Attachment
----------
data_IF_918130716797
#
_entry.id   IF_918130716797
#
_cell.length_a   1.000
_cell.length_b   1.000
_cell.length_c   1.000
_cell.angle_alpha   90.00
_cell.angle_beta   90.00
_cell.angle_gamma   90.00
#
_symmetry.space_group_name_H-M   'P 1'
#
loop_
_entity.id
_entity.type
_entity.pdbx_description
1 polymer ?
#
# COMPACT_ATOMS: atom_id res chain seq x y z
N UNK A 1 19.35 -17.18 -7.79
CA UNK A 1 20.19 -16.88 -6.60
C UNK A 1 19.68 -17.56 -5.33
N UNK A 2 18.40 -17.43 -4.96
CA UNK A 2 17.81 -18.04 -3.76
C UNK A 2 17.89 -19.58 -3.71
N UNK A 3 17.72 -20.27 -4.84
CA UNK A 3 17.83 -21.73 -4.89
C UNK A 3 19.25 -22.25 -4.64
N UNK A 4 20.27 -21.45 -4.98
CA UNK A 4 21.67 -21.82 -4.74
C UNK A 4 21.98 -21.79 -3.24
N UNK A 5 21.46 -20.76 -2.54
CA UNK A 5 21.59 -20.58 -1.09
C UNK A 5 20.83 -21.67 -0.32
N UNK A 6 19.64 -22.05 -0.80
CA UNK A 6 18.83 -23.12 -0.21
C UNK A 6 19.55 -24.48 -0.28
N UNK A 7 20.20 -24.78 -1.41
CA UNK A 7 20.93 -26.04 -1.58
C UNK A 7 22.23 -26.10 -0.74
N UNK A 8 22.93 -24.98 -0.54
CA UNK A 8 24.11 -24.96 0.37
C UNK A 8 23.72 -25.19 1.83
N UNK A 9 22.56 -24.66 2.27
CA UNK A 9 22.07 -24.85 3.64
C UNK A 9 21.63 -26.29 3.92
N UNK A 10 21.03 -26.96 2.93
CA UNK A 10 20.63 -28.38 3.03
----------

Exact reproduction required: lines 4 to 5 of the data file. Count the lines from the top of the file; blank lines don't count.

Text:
#
_cell.length_a   1.000